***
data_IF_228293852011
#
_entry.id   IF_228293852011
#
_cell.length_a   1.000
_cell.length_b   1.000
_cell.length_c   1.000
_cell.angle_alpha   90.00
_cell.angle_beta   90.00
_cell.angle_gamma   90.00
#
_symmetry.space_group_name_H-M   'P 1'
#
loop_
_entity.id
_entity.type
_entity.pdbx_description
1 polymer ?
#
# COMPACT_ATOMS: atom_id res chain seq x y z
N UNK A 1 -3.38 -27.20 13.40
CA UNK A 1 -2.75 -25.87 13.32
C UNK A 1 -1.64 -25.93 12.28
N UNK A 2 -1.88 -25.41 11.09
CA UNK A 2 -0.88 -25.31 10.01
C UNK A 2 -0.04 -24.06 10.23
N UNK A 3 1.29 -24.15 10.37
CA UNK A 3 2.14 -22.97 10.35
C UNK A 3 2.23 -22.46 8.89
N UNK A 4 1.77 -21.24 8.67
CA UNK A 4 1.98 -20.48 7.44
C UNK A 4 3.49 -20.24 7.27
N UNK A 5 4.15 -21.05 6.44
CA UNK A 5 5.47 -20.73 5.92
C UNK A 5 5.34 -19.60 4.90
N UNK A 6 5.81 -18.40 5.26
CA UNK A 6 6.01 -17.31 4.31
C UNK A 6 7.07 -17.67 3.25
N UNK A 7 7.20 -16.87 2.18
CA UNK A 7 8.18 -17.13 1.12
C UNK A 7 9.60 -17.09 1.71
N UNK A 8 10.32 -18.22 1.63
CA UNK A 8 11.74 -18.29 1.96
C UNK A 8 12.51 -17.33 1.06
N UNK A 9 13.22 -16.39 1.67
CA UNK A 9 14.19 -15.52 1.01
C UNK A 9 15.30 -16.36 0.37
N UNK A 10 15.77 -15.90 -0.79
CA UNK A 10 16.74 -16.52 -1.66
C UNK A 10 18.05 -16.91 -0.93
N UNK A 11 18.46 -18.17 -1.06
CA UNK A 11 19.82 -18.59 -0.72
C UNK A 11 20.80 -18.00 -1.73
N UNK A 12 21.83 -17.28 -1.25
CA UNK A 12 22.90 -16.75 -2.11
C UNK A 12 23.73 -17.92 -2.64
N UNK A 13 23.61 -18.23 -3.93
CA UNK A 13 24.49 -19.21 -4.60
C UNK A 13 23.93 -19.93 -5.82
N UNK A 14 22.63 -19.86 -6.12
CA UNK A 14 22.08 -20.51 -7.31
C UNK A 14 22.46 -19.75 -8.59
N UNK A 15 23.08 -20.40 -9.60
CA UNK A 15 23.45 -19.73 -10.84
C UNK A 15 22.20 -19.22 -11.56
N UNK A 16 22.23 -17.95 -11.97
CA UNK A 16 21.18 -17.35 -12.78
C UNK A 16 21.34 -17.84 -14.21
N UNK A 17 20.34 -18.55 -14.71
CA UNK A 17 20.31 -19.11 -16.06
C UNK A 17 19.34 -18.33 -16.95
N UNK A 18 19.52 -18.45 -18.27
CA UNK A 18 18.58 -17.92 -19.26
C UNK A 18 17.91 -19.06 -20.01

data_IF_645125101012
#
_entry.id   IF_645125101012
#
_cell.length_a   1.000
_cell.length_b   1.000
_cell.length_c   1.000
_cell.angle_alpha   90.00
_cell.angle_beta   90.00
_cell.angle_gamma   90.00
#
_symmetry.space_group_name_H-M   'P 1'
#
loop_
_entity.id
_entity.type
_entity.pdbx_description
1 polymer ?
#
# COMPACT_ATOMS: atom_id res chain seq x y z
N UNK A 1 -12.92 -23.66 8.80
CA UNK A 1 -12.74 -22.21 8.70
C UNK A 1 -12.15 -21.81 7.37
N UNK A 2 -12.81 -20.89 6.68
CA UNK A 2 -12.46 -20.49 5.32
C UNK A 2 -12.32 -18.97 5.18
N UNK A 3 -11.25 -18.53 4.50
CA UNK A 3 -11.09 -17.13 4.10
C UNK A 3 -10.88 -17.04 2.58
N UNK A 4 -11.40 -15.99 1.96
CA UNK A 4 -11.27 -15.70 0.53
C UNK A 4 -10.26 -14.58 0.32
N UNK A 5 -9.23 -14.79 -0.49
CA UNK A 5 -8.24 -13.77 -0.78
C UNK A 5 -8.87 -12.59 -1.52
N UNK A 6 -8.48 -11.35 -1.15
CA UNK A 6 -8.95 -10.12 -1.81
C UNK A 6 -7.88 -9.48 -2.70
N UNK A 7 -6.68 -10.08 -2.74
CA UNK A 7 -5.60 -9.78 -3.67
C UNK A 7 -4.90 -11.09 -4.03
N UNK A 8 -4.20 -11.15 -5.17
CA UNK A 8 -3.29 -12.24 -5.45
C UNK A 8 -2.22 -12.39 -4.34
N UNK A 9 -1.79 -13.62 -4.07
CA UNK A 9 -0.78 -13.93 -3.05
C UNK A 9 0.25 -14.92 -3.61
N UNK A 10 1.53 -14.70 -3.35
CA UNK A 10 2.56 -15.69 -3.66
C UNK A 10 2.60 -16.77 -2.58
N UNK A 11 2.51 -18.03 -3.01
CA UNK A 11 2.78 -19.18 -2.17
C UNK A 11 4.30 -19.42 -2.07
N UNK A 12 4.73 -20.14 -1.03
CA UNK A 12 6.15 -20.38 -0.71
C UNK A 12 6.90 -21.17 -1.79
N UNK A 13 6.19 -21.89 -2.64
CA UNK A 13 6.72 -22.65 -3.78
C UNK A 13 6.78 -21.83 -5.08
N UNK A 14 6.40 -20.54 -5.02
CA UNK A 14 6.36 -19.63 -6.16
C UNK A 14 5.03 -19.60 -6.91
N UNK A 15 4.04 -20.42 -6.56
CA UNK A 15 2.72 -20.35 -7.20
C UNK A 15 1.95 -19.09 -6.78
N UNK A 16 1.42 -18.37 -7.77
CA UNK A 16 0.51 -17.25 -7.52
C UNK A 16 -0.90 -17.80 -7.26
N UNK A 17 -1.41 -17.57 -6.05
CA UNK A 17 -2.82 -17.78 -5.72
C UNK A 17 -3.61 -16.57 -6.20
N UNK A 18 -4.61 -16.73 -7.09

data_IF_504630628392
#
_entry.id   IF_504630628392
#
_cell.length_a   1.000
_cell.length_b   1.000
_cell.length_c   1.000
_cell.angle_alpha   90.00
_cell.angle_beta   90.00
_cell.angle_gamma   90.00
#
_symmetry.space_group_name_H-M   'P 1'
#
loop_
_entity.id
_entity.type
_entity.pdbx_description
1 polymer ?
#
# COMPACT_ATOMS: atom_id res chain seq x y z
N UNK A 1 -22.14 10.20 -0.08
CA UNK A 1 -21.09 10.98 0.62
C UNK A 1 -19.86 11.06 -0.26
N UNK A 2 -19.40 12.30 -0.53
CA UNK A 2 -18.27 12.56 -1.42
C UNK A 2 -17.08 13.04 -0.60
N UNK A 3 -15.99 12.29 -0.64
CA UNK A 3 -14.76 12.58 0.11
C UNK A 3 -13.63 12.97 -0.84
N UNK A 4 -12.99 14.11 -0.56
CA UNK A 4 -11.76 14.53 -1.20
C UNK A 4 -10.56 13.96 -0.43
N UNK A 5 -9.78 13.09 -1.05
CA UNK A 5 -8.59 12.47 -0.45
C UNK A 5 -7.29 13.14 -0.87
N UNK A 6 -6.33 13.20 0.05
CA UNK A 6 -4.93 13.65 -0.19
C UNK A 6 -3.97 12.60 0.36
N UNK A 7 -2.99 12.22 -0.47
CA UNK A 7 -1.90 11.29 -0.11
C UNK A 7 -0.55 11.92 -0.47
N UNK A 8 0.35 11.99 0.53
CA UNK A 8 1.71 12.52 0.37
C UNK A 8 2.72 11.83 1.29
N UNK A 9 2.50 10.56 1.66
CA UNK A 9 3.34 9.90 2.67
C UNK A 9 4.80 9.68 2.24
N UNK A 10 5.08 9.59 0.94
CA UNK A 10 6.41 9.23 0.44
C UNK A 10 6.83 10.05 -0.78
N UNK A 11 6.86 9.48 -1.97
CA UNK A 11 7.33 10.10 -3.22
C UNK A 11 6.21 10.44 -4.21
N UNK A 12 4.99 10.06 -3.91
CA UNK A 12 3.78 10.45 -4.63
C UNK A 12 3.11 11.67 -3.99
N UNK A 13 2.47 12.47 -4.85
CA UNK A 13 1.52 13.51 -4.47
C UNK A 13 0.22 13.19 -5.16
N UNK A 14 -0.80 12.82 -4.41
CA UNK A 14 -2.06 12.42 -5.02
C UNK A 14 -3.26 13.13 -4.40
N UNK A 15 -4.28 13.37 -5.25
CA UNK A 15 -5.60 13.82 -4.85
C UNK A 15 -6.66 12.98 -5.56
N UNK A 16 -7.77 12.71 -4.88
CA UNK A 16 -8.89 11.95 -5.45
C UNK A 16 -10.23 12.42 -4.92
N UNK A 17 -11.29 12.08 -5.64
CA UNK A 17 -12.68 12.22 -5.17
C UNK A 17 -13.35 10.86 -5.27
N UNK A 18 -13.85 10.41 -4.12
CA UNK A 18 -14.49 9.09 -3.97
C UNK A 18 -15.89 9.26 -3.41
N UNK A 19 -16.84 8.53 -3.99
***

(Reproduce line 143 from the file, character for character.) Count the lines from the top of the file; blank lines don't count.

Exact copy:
N UNK A 17 -1.41 -17.57 -6.05